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In November of 2012, Fogoncito moved to its current location on the south side of Morse. In the past it was located further west on Morse, then at the corner of Morse and Westerville Roads, but they were kicked off that location (which is only now being developed). They were closed for some time, so we were very excited when we got word – thanks to Taco Trucks Cbus and some dedicated Twitter fans – that they had re-opened, we visited almost immediately. Above is the current view of the truck from Morse Road. The truck is perpendicular to the road, FYI.

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But they’re back serving up our some of our favorite tacos and gringas in town. Wherever they set up shop, we’ll follow them! As Will would say, it’s “our taco truck.”

ALSO NOTE: They serve two-for-one al pastor tacos on Wednesdays. So if you’re looking for a chance to try them…

If you want to visit:
Taqueria El Fogoncito
Located at 2733 Morse Road (map it!)
Columbus, OH
(614) 900-4784

Pistacia Vera | Columbus, OH

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Pistacia Vera (Facebook / @PistaciaVera)
541 S. Third Ave. (map it!)
Columbus, OH 43215
(614) 220-9070
Open daily 7a-7p (brunch served till 2p)
Accepts cash & credit/debit
Vegetarian/vegan/gluten free? Y/N/Y
Kid-friendly? Y

Date of Visit: Wednesday, November 14, 2012 at 10:00 a.m.

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Long have I been waiting to write about Pistacia Vera. The darling of the foodie world, both locally and beyond, PV has been featured on tours and in blogs and magazines repeatedly. I mean, one look at their bright German Village cafe and their near-pornographic displays of croissants, pastries, macarons, and cookies and it’s easy to understand why.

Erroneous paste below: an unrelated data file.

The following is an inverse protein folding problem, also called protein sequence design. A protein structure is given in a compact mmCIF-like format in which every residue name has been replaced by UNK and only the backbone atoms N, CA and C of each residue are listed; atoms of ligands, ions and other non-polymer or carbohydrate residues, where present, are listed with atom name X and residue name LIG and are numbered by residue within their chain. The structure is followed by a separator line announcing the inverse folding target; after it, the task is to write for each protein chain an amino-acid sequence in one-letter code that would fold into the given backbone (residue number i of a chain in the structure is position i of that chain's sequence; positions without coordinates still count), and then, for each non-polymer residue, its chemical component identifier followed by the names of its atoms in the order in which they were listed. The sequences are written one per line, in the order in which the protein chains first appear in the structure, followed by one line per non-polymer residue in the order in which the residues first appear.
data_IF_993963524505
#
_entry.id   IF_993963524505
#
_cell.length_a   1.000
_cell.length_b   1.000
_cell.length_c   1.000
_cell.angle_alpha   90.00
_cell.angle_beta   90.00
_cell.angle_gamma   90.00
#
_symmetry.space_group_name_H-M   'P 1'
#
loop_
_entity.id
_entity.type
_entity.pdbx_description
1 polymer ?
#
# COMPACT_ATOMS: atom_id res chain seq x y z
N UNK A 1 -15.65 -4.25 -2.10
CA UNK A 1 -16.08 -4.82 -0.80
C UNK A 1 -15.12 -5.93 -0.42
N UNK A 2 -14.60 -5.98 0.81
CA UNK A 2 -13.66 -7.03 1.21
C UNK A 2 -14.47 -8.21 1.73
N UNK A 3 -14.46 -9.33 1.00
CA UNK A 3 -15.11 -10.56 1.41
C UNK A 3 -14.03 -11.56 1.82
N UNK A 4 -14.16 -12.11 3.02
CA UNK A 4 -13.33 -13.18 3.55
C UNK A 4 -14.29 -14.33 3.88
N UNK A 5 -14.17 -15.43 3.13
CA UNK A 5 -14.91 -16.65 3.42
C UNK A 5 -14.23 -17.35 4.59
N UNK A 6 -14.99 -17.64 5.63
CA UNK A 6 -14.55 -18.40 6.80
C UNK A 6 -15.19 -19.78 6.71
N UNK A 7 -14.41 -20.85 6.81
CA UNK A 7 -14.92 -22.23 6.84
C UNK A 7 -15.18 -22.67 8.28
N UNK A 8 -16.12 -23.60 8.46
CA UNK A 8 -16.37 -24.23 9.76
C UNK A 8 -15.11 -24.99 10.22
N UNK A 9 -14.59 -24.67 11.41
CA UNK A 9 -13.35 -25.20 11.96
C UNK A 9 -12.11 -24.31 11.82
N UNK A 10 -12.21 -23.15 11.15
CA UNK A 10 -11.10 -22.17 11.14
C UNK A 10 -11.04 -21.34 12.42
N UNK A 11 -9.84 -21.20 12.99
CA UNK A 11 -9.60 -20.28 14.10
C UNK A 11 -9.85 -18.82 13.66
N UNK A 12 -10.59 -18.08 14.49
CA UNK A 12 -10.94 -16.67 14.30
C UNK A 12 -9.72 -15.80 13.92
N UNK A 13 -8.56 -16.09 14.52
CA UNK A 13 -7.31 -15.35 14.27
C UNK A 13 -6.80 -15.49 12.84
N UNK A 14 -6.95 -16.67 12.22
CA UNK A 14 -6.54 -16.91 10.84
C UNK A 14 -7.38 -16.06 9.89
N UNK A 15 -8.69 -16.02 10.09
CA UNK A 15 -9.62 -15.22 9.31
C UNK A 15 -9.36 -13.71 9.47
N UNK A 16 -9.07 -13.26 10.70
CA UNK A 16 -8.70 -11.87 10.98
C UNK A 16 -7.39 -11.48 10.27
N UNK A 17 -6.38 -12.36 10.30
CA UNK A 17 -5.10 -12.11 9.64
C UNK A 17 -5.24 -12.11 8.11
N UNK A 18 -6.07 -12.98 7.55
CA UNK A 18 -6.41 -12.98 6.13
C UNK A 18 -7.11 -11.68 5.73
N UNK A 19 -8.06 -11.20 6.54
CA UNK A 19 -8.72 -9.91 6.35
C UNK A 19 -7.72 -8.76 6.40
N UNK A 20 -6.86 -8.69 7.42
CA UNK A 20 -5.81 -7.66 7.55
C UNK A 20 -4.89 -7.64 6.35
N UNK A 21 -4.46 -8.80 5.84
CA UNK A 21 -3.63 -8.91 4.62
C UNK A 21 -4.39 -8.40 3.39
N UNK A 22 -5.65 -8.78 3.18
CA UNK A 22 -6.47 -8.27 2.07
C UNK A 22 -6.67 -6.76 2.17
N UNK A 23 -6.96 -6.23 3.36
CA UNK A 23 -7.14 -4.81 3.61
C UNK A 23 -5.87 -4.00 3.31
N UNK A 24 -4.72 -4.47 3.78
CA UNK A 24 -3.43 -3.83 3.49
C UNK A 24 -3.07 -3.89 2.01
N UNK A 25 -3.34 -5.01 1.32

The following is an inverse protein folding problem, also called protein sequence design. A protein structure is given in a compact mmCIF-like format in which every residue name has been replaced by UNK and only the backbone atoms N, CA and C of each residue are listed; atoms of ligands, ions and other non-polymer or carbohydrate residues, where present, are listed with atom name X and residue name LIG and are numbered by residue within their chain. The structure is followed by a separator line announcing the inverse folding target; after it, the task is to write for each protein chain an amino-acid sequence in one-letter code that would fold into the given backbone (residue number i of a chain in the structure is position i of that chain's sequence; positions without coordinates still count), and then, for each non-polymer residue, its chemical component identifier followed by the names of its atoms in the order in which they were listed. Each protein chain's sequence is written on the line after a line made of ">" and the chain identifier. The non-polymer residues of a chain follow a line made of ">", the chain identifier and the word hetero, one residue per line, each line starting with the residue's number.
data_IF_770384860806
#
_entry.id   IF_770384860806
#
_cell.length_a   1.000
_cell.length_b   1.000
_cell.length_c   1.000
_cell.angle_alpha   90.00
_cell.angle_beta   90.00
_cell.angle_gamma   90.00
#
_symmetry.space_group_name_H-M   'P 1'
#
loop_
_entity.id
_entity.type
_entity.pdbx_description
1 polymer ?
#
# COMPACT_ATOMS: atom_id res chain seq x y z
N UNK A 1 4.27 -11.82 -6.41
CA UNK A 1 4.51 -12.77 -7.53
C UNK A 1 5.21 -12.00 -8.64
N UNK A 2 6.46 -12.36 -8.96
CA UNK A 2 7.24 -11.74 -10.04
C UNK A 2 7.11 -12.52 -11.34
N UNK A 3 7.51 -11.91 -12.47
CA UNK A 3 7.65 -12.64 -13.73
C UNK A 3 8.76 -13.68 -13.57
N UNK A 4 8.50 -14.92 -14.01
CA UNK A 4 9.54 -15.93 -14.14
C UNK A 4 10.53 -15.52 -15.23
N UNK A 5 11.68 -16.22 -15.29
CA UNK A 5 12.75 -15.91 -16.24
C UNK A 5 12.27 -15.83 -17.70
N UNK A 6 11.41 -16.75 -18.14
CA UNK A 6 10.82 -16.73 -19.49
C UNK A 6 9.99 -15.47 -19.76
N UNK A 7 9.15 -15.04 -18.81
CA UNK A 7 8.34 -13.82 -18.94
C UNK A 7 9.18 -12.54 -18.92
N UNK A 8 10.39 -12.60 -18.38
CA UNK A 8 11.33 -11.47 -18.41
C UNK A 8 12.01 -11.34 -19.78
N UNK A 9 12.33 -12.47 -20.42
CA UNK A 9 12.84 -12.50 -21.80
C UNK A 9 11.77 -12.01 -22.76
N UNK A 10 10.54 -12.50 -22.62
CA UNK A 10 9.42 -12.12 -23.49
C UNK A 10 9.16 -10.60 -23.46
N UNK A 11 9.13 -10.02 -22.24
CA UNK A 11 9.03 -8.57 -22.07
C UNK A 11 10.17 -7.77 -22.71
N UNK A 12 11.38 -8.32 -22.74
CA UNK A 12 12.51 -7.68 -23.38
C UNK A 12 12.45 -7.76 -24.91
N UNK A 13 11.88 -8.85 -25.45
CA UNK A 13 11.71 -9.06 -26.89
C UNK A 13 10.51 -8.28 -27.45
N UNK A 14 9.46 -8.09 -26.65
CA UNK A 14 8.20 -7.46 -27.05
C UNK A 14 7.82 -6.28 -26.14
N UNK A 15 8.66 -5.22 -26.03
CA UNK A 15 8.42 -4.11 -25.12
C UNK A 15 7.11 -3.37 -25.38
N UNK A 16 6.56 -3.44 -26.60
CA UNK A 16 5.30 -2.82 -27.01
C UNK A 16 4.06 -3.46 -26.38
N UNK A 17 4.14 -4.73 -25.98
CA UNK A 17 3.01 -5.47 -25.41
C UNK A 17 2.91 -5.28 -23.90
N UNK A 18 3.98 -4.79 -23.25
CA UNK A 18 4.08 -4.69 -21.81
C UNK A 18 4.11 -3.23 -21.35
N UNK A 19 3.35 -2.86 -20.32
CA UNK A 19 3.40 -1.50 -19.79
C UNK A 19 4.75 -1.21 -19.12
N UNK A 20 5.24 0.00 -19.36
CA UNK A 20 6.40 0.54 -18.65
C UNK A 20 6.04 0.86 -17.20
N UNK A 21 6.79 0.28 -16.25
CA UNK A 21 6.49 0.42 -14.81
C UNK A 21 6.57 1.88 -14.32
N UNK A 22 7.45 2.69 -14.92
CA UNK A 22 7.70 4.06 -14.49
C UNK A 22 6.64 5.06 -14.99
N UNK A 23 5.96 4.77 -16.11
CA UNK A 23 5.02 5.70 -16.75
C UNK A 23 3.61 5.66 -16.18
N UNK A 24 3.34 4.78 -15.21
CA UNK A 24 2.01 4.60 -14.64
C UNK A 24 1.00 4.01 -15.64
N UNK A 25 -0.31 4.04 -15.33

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I still remember when they started in Short North as Pistachio, in a brick-walled Pearl Street location that’s now home to Tasi Cafe. We wandered in during gallery hop and chatted with the owner. Soon after, though, the little patisserie had disappeared out of Short North and re-appeared as Pistacia Vera on one of the main streets in German Village. Clearly it was good move, for them, and to make way for the excellent Tasi.

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With a rare morning free, the Mrs. and I visited Pistacia Vera for a weekday brunch. We found the cafe about half-full.

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The big windows and open display cases provide ample opportunity for food photography. With so many eye-catching sights, you really can’t help yourself. The service aspect is simple: you place your order at the counter, are given a number, and then you pick from the dozen or so tables.

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We started with the pain au chocolat: a croissant with ribbons of semi-sweet chocolate. Layers of flakes give way to a soft bite of chocolate. We both ordered coffee, too, which was one aspect we felt so-so about in the meal. Pistacia Vera rightfully serves Cafe Brioso coffee (who we generally love), but the roast tasted too dark, almost burnt, which put it in danger of overshadowing the more delicate flavors of the pastries and the brunch.